Comparison of Two-dimensional MR Digital Subtraction Angiography of the Lower Extremity with X-Ray Angiography1

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To perform a preliminary evaluation of the diagnostic accuracy of contrast-enhanced, two-dimensional (2D) magnetic resonance (MR) digital subtraction angiography (DSA) of the lower extremity by comparison with x-ray angiography (XRA).


Forty lower extremities in 22 patients were imaged at multiple levels with both XRA and 2D MR DSA. Images were retrospectively analyzed by three radiologists in a randomized blinded manner. Seventeen vascular segments were graded as an insignificant lesion, a significant lesion, or as an occlusion. With the use of segments well depicted with XRA as the gold standard, the sensitivity, specificity, and accuracy of 2D MR DSA, as compared with XRA, were evaluated. The McNemar-Stuart-Maxwell test was performed to determine the significance of any differences found.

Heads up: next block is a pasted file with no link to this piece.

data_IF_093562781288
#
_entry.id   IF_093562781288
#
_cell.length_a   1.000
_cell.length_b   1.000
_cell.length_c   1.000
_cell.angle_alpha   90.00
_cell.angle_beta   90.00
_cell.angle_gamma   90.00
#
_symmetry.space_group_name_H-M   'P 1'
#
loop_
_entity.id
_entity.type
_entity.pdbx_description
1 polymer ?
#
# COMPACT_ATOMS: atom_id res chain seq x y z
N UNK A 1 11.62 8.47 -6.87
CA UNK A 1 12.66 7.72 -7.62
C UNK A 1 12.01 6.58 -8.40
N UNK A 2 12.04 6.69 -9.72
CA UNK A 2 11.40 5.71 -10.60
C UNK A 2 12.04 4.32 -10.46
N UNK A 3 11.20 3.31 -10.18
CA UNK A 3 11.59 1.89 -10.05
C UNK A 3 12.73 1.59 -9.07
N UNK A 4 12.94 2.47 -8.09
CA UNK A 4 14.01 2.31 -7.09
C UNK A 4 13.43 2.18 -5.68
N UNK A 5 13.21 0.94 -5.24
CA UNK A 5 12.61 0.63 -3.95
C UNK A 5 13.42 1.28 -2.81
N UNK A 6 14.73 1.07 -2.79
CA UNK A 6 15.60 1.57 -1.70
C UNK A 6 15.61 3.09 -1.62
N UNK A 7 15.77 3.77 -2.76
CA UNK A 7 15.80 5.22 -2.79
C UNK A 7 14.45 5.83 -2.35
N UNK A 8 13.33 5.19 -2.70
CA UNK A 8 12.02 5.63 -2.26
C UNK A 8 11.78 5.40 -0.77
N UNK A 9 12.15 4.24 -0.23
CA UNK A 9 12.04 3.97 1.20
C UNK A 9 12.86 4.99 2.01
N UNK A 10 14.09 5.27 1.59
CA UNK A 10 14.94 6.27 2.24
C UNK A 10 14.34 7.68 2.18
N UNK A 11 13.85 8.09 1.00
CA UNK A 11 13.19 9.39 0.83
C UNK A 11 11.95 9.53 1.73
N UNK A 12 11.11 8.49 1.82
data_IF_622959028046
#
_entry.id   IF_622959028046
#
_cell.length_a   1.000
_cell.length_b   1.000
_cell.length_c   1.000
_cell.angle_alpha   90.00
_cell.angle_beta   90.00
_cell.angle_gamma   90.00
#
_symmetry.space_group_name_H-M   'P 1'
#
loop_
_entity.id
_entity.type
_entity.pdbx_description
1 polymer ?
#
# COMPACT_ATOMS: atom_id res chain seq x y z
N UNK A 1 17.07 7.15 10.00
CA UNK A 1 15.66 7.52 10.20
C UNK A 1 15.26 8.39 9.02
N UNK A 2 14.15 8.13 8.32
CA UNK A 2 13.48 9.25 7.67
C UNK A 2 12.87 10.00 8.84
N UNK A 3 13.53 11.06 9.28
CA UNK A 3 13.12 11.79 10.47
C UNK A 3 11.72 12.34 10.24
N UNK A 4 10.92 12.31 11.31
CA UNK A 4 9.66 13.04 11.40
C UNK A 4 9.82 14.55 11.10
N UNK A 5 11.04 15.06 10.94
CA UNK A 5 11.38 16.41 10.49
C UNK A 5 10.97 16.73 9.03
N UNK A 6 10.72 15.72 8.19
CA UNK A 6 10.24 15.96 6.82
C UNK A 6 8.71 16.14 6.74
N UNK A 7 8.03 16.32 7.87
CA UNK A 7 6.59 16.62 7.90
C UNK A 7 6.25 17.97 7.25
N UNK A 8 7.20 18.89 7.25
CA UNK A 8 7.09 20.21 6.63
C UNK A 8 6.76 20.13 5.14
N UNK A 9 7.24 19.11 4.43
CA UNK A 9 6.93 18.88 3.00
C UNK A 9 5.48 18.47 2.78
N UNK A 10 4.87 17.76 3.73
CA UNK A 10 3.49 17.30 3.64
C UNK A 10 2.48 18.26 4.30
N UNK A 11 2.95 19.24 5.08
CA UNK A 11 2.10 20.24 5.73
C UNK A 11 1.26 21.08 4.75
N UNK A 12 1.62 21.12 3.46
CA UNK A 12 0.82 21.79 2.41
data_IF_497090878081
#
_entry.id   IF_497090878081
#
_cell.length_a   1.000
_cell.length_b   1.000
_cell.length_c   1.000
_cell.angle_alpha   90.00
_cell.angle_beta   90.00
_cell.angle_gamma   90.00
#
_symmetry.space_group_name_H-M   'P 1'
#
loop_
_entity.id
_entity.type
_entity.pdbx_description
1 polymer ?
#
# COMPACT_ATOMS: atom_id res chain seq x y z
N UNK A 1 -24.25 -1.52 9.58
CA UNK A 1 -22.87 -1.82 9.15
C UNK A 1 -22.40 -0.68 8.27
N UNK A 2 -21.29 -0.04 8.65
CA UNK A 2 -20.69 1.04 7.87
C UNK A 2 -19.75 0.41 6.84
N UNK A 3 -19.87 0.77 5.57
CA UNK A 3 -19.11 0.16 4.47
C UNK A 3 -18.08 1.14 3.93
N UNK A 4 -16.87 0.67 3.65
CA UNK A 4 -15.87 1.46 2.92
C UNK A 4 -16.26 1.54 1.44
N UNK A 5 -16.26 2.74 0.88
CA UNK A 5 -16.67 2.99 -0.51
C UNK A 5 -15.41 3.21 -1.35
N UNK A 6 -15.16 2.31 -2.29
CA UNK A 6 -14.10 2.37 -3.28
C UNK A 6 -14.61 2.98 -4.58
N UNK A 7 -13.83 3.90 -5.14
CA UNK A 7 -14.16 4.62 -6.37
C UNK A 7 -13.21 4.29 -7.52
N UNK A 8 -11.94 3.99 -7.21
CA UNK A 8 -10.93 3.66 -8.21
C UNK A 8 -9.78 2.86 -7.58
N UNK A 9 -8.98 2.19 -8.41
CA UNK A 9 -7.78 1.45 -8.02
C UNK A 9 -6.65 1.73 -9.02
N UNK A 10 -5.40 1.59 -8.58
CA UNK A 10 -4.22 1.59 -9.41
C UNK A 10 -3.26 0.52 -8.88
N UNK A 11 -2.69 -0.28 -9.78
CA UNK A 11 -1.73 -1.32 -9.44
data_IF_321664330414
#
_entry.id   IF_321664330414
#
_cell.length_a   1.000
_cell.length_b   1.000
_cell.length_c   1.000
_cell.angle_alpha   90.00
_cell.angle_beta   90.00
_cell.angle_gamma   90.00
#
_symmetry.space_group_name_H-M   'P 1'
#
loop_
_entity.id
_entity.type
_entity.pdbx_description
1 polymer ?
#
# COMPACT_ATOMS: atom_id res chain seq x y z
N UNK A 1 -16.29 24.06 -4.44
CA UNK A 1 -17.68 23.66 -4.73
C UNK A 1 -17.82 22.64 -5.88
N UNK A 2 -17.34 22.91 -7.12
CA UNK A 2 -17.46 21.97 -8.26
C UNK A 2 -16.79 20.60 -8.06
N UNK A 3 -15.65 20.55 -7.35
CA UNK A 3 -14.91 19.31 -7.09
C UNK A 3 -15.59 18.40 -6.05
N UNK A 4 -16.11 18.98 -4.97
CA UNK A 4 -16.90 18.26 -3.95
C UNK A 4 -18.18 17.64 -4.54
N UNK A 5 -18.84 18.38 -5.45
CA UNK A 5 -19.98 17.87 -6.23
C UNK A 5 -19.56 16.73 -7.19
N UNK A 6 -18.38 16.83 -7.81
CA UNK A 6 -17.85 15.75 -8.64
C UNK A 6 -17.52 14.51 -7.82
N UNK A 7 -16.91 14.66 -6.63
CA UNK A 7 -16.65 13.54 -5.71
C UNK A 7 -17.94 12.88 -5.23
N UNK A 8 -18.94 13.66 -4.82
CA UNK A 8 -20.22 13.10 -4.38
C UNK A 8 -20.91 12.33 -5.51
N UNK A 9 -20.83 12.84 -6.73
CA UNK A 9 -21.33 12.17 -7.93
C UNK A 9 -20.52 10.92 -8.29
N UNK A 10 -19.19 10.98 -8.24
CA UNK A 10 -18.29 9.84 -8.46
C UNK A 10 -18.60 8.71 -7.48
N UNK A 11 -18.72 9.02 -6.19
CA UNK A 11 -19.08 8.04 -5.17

Three hundred eighty-three arterial segments were evaluated with both techniques. Three hundred one segments were well depicted with XRA. There was no significant difference between 2D MR DSA and XRA for assessing the degree of occlusive disease in these 301 segments (.25 < P < .5). The sensitivity, specificity, and diagnostic accuracy of 2D MR DSA were found to be 90%, 98%, and 93%, respectively.


Two-dimensional MR DSA is an accurate method for assessing arterial lesions in the lower extremity.

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